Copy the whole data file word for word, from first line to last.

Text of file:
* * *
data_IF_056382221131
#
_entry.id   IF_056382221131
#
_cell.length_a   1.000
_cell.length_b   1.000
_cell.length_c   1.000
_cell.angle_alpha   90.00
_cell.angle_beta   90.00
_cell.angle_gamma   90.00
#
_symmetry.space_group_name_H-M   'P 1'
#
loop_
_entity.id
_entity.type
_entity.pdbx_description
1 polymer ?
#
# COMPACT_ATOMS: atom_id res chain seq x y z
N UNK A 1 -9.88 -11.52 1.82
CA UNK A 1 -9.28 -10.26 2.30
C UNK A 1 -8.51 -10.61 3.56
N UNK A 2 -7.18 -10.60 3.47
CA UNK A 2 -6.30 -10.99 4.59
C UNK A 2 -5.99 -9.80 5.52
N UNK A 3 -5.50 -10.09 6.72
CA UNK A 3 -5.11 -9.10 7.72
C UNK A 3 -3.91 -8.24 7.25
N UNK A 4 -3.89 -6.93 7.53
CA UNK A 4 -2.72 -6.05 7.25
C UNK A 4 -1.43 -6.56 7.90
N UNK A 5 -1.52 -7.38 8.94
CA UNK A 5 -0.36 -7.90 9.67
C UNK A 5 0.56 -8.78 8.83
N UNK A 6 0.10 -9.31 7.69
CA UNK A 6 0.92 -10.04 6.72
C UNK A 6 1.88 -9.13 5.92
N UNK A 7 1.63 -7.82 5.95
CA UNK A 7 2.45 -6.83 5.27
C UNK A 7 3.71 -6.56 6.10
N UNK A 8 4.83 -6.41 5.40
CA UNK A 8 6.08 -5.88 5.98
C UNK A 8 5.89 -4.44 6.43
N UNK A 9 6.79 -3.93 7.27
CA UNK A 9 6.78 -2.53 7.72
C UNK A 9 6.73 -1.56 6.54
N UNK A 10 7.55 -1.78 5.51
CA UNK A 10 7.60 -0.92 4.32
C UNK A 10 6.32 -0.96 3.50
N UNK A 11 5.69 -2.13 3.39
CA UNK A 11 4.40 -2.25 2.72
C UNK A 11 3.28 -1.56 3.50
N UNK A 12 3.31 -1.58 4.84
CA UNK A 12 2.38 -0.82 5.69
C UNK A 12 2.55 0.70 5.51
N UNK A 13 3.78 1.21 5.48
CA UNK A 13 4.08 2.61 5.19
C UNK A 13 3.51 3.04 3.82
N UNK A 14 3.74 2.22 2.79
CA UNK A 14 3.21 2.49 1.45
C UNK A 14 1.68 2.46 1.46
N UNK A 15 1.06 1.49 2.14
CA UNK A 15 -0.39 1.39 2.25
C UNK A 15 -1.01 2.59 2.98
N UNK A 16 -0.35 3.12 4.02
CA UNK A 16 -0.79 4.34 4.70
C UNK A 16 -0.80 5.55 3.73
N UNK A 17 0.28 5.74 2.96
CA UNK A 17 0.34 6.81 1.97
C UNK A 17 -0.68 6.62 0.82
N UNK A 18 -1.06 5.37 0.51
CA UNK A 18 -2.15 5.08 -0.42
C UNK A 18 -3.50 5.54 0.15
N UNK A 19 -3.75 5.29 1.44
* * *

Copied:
data_IF_056382221131
#
_entry.id   IF_056382221131
#
_cell.length_a   1.000
_cell.length_b   1.000
_cell.length_c   1.000
_cell.angle_alpha   90.00
_cell.angle_beta   90.00
_cell.angle_gamma   90.00
#
_symmetry.space_group_name_H-M   'P 1'
#
loop_
_entity.id
_entity.type
_entity.pdbx_description
1 polymer ?
#
# COMPACT_ATOMS: atom_id res chain seq x y z
N UNK A 1 -9.88 -11.52 1.82
CA UNK A 1 -9.28 -10.26 2.30
C UNK A 1 -8.51 -10.61 3.56
N UNK A 2 -7.18 -10.60 3.47
CA UNK A 2 -6.30 -10.99 4.59
C UNK A 2 -5.99 -9.80 5.52
N UNK A 3 -5.50 -10.09 6.72
CA UNK A 3 -5.11 -9.10 7.72
C UNK A 3 -3.91 -8.24 7.25
N UNK A 4 -3.89 -6.93 7.53
CA UNK A 4 -2.72 -6.05 7.25
C UNK A 4 -1.43 -6.56 7.90
N UNK A 5 -1.52 -7.38 8.94
CA UNK A 5 -0.36 -7.90 9.67
C UNK A 5 0.56 -8.78 8.83
N UNK A 6 0.10 -9.31 7.69
CA UNK A 6 0.92 -10.04 6.72
C UNK A 6 1.88 -9.13 5.92
N UNK A 7 1.63 -7.82 5.95
CA UNK A 7 2.45 -6.83 5.27
C UNK A 7 3.71 -6.56 6.10
N UNK A 8 4.83 -6.41 5.40
CA UNK A 8 6.08 -5.88 5.98
C UNK A 8 5.89 -4.44 6.43
N UNK A 9 6.79 -3.93 7.27
CA UNK A 9 6.78 -2.53 7.72
C UNK A 9 6.73 -1.56 6.54
N UNK A 10 7.55 -1.78 5.51
CA UNK A 10 7.60 -0.92 4.32
C UNK A 10 6.32 -0.96 3.50
N UNK A 11 5.69 -2.13 3.39
CA UNK A 11 4.40 -2.25 2.72
C UNK A 11 3.28 -1.56 3.50
N UNK A 12 3.31 -1.58 4.84
CA UNK A 12 2.38 -0.82 5.69
C UNK A 12 2.55 0.70 5.51
N UNK A 13 3.78 1.21 5.48
CA UNK A 13 4.08 2.61 5.19
C UNK A 13 3.51 3.04 3.82
N UNK A 14 3.74 2.22 2.79
CA UNK A 14 3.21 2.49 1.45
C UNK A 14 1.68 2.46 1.46
N UNK A 15 1.06 1.49 2.14
CA UNK A 15 -0.39 1.39 2.25
C UNK A 15 -1.01 2.59 2.98
N UNK A 16 -0.35 3.12 4.02
CA UNK A 16 -0.79 4.34 4.70
C UNK A 16 -0.80 5.55 3.73
N UNK A 17 0.28 5.74 2.96
CA UNK A 17 0.34 6.81 1.97
C UNK A 17 -0.68 6.62 0.82
N UNK A 18 -1.06 5.37 0.51
CA UNK A 18 -2.15 5.08 -0.42
C UNK A 18 -3.50 5.54 0.15
N UNK A 19 -3.75 5.29 1.44